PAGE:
Enforcing your tribe's norms, policing it borders and punishing its transgressors, especially when they belong to an enemy political party, is absolutely necessary to preserve morality and our society. Except for bankers, of course. When they do something wrong you must be vewy, vewy careful, for you never know and it's too hard to figure out and there are no villains. Policing Weiner's morals is so important that McArdle writes two more posts discussing how we simply must discuss Weiner's morals, don't you think? But not premarital sex; no matter what the moral police say, that's okay. For certain, better people.
I think we can safely say that premarital sex with more than one person is now normal in our society. That doesn't mean it's okay for a married man to have a girlfriend on the side. If this had happened while Weiner was still single, it would have been embarrassing, but -- aside from the possibility that he used government computers -- not particularly newsworthy. Once he started sexually explicit relationships outside of his marriage, it became an entirely different thing.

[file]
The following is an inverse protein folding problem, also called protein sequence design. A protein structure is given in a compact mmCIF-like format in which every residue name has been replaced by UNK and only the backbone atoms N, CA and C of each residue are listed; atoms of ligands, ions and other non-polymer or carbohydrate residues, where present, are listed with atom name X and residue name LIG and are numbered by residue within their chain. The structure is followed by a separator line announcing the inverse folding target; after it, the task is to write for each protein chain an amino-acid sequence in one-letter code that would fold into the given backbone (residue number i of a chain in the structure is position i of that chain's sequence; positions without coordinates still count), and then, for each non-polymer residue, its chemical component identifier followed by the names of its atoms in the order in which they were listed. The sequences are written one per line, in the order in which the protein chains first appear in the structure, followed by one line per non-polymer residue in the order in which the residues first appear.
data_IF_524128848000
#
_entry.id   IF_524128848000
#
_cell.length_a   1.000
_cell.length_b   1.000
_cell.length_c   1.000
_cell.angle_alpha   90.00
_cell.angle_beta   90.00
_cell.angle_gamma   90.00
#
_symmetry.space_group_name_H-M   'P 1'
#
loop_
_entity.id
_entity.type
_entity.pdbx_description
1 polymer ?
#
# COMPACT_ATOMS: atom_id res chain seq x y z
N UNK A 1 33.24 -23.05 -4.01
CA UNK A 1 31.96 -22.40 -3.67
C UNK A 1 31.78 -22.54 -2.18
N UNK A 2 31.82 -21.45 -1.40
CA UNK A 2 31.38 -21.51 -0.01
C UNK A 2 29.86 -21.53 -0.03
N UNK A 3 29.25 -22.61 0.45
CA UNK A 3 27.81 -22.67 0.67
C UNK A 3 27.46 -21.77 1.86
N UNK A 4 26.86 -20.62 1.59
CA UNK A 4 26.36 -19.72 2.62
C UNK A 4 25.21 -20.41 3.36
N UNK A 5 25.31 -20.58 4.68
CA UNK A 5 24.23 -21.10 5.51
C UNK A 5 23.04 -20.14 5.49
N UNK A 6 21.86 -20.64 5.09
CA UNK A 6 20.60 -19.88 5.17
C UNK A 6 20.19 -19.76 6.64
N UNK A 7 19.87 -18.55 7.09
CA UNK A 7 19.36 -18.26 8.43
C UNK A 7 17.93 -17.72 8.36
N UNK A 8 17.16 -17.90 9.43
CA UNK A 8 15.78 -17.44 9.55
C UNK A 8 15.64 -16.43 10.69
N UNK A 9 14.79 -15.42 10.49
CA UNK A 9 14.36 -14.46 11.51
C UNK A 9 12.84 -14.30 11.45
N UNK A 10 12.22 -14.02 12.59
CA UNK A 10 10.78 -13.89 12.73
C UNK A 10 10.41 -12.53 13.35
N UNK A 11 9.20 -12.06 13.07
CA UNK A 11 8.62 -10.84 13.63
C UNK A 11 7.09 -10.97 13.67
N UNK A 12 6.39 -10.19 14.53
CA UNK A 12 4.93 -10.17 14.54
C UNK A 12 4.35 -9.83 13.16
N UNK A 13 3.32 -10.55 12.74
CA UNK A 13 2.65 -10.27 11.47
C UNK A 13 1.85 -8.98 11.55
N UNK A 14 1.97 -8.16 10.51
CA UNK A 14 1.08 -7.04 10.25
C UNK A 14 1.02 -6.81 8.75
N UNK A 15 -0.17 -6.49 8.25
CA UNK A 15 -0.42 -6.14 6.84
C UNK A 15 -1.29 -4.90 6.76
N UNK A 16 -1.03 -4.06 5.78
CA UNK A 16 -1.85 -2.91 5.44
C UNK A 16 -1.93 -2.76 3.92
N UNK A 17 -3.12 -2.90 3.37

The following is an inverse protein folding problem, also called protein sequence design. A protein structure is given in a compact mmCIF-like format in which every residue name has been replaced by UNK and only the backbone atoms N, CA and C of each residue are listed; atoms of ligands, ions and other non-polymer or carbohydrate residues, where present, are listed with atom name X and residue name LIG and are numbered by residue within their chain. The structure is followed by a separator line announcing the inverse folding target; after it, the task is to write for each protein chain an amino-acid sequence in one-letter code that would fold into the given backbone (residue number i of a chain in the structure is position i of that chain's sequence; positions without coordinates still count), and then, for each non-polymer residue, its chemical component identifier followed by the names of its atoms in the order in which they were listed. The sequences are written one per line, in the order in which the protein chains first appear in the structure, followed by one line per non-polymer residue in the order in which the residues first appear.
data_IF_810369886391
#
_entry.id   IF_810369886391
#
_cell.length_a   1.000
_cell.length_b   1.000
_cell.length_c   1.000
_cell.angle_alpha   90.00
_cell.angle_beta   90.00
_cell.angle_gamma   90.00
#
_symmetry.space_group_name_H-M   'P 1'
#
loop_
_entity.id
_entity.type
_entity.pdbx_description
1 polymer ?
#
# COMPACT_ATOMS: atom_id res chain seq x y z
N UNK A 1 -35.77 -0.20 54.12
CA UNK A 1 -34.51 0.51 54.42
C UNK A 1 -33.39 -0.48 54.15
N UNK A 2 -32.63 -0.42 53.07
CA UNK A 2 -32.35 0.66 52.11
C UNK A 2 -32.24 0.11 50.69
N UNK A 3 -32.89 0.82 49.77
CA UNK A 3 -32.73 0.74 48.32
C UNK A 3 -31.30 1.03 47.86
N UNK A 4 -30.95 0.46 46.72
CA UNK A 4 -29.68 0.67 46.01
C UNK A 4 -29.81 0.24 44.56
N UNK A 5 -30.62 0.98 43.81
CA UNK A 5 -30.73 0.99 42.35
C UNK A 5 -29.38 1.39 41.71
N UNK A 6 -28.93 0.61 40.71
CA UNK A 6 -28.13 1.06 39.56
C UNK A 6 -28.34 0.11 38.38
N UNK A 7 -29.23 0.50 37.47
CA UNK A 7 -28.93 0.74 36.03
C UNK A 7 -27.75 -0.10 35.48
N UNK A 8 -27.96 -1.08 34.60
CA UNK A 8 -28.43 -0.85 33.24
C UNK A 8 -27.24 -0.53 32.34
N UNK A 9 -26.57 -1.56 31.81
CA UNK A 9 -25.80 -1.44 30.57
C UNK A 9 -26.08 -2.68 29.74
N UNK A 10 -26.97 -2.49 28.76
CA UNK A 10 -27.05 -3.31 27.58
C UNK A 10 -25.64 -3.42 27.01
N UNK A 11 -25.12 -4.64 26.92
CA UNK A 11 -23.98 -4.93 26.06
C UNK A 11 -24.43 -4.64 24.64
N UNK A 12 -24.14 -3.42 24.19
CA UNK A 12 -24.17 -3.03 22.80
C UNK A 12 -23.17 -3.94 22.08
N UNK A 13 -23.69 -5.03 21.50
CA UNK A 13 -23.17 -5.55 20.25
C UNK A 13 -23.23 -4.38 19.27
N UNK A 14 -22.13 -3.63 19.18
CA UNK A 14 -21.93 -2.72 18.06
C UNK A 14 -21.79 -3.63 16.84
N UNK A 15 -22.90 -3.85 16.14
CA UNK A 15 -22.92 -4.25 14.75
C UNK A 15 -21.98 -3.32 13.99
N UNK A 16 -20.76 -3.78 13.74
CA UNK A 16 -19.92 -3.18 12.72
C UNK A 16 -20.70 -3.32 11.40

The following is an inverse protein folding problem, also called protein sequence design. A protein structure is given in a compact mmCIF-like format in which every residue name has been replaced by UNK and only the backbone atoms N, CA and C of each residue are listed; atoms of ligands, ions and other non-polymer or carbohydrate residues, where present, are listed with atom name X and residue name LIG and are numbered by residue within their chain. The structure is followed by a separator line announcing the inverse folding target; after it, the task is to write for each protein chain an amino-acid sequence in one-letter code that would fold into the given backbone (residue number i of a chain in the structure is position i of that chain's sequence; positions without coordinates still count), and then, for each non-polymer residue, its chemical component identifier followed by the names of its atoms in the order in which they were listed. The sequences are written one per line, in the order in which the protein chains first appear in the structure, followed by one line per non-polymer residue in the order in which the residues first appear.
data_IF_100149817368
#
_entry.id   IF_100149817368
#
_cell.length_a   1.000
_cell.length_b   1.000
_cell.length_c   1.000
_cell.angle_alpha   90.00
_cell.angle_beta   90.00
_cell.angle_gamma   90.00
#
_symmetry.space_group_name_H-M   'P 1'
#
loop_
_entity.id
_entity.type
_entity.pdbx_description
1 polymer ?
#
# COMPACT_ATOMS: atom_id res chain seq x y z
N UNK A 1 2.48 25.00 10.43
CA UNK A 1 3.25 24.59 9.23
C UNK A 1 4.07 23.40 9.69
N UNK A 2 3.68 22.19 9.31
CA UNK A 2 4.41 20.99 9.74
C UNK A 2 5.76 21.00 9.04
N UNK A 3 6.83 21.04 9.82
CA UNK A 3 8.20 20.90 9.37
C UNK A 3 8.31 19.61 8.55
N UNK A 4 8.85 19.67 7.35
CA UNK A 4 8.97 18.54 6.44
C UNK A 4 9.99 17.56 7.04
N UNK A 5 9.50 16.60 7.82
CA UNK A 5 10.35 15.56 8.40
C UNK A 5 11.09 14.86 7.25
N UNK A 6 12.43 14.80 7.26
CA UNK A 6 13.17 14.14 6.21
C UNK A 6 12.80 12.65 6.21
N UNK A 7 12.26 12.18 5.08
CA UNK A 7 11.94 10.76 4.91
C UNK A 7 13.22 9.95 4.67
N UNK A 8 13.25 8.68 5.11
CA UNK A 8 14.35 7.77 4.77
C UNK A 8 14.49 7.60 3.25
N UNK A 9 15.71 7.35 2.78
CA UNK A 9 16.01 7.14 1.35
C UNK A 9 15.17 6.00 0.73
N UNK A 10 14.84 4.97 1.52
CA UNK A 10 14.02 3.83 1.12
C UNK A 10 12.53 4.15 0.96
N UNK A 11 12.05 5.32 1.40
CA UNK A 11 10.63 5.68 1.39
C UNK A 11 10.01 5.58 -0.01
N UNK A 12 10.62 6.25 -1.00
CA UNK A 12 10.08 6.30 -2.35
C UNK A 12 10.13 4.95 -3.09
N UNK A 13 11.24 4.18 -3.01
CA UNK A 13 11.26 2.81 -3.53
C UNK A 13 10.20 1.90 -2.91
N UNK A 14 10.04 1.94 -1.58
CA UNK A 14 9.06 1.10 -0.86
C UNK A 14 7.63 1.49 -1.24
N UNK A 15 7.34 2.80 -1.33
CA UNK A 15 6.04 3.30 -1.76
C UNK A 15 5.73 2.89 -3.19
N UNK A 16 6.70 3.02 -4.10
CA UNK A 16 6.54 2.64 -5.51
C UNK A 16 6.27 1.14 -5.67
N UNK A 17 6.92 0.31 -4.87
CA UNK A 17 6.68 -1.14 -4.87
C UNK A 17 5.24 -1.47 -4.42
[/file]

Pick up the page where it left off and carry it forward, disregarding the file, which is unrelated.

Phew! It seems that McArdle's fornication outside of marriage is perfectly acceptable, as long as she isn't
Society takes a greater interest in marriages than in other relationships because society, as well as the individual, has an interest in strong marriages. Strong marriages support a strong society. And society supports the marriage by encouraging people to do the very hard work of keeping their promises. One of the ways in which society ensures strong marriages is by tut-tutting (or worse) at people who don't keep to their vows: who abandon spouses, treat them badly, or yes, violate their trust by engaging in covert sexual activity. I'm a big fan of sexual privacy. But you cannot have a public institution that rests in part on fidelity, and also complete privacy on those matters.